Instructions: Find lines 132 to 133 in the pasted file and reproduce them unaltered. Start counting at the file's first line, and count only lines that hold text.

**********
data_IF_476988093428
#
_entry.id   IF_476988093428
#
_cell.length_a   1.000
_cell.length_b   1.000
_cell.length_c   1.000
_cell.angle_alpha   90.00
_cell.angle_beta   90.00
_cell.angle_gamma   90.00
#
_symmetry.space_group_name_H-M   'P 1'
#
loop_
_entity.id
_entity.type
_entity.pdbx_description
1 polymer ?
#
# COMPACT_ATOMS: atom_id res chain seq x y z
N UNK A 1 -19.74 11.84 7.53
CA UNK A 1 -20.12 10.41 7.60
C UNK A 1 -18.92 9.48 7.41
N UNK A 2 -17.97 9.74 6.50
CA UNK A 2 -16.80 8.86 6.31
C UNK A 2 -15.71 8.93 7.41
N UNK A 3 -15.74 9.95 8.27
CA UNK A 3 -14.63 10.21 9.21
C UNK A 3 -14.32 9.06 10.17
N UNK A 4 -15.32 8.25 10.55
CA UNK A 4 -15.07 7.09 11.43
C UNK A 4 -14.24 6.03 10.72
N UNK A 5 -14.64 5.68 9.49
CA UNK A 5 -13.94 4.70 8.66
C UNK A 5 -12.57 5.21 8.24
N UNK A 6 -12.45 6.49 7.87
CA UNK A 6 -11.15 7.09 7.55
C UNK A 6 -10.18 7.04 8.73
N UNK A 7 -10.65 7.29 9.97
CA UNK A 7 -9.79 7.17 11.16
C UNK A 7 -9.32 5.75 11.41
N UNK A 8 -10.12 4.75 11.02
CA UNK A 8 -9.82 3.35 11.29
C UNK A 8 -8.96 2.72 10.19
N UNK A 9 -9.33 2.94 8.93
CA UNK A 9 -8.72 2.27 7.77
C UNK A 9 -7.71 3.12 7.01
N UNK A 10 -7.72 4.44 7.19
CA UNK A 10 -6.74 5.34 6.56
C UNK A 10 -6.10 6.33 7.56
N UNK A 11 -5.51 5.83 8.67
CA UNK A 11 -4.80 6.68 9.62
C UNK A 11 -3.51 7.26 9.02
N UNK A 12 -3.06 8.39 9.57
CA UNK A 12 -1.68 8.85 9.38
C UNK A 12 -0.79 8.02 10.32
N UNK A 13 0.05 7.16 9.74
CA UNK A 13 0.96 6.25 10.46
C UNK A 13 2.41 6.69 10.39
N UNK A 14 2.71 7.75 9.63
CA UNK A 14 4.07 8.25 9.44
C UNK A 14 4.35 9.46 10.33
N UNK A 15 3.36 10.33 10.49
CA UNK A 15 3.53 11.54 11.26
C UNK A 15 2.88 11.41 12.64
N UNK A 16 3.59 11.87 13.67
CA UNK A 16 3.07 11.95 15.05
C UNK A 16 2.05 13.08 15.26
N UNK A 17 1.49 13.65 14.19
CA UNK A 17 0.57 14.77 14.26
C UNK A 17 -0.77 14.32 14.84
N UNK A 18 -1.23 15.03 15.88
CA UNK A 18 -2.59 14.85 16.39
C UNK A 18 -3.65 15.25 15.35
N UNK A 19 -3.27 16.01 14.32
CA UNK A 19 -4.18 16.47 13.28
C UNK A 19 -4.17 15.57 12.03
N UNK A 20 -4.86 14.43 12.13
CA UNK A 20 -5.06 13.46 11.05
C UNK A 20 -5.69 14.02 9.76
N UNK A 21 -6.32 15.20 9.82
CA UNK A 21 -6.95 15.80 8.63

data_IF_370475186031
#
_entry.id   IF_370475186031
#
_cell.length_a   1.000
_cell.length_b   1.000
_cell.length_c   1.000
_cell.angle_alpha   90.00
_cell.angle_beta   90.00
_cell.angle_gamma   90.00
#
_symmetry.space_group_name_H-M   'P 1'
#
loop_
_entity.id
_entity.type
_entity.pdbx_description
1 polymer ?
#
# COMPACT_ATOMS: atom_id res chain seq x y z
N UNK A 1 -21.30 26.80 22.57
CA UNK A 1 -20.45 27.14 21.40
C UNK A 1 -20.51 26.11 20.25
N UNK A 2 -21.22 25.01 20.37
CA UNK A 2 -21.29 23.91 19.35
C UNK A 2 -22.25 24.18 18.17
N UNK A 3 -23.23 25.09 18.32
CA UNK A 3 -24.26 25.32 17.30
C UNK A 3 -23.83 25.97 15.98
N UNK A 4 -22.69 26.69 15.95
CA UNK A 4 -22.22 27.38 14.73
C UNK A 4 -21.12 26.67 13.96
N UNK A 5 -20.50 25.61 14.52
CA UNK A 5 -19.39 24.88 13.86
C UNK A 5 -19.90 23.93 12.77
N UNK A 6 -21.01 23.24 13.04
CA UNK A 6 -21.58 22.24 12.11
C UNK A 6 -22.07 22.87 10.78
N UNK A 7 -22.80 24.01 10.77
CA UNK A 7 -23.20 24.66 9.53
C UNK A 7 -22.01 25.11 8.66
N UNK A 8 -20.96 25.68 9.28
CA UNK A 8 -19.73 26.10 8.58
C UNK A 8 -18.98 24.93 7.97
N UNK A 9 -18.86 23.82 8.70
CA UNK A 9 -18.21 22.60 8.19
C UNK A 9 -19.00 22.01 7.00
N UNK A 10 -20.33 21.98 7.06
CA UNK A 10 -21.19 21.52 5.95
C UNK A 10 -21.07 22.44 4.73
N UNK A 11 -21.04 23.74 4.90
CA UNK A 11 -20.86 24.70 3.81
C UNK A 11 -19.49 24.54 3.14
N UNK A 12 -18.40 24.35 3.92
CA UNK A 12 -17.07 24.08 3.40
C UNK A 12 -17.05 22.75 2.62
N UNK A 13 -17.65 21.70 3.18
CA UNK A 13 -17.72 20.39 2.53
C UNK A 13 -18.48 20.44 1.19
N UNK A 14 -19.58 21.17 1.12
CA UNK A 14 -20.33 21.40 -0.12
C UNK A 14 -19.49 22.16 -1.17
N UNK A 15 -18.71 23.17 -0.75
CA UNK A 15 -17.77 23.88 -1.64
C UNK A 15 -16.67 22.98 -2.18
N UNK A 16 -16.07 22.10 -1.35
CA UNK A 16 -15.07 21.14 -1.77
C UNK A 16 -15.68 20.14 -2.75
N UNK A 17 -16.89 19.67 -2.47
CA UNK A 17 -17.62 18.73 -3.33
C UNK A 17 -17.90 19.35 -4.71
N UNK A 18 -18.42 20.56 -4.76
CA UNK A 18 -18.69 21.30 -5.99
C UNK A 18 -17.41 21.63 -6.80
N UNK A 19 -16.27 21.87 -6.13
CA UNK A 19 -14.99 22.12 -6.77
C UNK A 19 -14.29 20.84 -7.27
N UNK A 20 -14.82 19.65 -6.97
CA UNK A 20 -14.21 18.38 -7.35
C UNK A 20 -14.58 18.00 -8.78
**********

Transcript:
C UNK A 10 -21.07 22.44 4.73
N UNK A 11 -21.04 23.74 4.90